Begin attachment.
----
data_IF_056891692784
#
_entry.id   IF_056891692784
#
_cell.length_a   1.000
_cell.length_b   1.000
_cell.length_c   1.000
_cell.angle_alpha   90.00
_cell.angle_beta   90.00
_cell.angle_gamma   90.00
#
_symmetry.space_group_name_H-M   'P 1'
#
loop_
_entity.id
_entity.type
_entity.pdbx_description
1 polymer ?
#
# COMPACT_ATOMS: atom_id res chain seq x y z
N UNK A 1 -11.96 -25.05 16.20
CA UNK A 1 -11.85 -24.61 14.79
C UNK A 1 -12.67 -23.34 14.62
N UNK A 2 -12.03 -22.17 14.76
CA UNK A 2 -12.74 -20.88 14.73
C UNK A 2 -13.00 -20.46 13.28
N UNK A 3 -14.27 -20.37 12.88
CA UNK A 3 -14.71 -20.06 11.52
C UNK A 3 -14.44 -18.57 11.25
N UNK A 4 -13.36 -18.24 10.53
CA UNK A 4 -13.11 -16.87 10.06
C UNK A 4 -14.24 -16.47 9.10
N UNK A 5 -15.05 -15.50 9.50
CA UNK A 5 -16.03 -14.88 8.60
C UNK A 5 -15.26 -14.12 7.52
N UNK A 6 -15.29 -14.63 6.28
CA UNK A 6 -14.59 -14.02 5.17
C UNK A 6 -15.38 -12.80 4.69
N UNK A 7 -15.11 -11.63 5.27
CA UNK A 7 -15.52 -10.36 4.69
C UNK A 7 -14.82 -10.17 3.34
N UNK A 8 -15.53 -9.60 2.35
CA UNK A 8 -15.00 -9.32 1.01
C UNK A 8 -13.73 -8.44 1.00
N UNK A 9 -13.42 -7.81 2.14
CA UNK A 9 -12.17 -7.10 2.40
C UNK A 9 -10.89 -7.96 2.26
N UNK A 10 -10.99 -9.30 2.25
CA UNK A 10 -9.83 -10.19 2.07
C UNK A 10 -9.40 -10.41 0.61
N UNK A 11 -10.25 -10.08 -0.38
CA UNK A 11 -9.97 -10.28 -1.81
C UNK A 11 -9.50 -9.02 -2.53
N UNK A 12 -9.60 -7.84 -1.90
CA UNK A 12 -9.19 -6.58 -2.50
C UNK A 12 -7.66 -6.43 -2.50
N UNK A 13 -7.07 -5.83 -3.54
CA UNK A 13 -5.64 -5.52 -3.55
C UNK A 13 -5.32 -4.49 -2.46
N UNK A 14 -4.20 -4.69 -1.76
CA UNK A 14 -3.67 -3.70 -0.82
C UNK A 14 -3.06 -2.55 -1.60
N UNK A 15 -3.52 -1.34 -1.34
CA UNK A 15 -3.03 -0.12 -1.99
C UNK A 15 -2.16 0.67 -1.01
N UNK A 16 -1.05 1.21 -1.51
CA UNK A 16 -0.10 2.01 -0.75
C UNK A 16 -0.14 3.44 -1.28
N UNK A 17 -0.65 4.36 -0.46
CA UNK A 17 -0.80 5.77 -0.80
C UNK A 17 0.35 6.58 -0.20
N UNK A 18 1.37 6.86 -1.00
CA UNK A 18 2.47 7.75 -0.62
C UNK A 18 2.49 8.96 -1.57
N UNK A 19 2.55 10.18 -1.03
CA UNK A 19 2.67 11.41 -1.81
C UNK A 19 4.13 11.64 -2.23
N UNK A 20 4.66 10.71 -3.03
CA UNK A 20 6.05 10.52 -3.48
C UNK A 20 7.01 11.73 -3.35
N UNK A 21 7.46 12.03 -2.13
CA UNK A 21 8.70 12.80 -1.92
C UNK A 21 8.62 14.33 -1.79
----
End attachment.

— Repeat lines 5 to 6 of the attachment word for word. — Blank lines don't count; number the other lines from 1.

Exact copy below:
_cell.length_a   1.000
_cell.length_b   1.000